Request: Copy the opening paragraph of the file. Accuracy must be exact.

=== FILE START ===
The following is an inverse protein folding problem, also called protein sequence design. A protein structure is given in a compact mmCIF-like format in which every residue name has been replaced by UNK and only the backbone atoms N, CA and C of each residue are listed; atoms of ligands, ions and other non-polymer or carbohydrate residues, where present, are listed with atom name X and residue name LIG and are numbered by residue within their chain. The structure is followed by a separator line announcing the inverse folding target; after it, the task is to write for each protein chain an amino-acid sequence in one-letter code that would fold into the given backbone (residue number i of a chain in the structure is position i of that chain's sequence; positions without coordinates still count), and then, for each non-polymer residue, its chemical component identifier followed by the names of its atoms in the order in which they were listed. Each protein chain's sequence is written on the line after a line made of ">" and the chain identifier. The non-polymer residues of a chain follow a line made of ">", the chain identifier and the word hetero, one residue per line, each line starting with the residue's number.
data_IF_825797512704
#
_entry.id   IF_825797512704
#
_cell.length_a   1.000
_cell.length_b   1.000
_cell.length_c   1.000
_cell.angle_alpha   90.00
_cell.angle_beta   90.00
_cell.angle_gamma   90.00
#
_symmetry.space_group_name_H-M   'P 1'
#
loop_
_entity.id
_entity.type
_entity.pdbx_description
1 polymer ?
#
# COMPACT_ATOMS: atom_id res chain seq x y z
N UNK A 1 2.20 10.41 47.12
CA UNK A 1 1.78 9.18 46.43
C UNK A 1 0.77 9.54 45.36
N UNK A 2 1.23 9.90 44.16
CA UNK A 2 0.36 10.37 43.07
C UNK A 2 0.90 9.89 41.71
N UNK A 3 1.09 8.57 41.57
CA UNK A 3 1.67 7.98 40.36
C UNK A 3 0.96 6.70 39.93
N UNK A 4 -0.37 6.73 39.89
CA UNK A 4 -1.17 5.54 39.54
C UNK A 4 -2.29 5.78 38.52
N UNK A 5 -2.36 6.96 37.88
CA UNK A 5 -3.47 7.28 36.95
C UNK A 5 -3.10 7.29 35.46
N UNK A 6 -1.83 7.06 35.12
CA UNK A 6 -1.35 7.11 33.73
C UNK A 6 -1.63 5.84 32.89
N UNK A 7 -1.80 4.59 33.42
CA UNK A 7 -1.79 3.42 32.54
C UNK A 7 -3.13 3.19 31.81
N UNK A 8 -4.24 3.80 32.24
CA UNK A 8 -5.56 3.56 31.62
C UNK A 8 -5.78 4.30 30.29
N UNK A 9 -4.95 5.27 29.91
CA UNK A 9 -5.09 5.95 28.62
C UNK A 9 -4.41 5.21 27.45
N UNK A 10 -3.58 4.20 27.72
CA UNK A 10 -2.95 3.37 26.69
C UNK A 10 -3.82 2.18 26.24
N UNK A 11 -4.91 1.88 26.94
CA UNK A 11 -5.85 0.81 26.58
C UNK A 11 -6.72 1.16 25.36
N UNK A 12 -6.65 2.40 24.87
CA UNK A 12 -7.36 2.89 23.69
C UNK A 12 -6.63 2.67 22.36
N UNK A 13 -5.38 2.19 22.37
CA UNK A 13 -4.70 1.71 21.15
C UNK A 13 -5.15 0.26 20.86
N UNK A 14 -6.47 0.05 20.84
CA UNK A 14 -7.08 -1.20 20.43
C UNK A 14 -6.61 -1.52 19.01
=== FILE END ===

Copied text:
The following is an inverse protein folding problem, also called protein sequence design. A protein structure is given in a compact mmCIF-like format in which every residue name has been replaced by UNK and only the backbone atoms N, CA and C of each residue are listed; atoms of ligands, ions and other non-polymer or carbohydrate residues, where present, are listed with atom name X and residue name LIG and are numbered by residue within their chain. The structure is followed by a separator line announcing the inverse folding target; after it, the task is to write for each protein chain an amino-acid sequence in one-letter code that would fold into the given backbone (residue number i of a chain in the structure is position i of that chain's sequence; positions without coordinates still count), and then, for each non-polymer residue, its chemical component identifier followed by the names of its atoms in the order in which they were listed. Each protein chain's sequence is written on the line after a line made of ">" and the chain identifier. The non-polymer residues of a chain follow a line made of ">", the chain identifier and the word hetero, one residue per line, each line starting with the residue's number.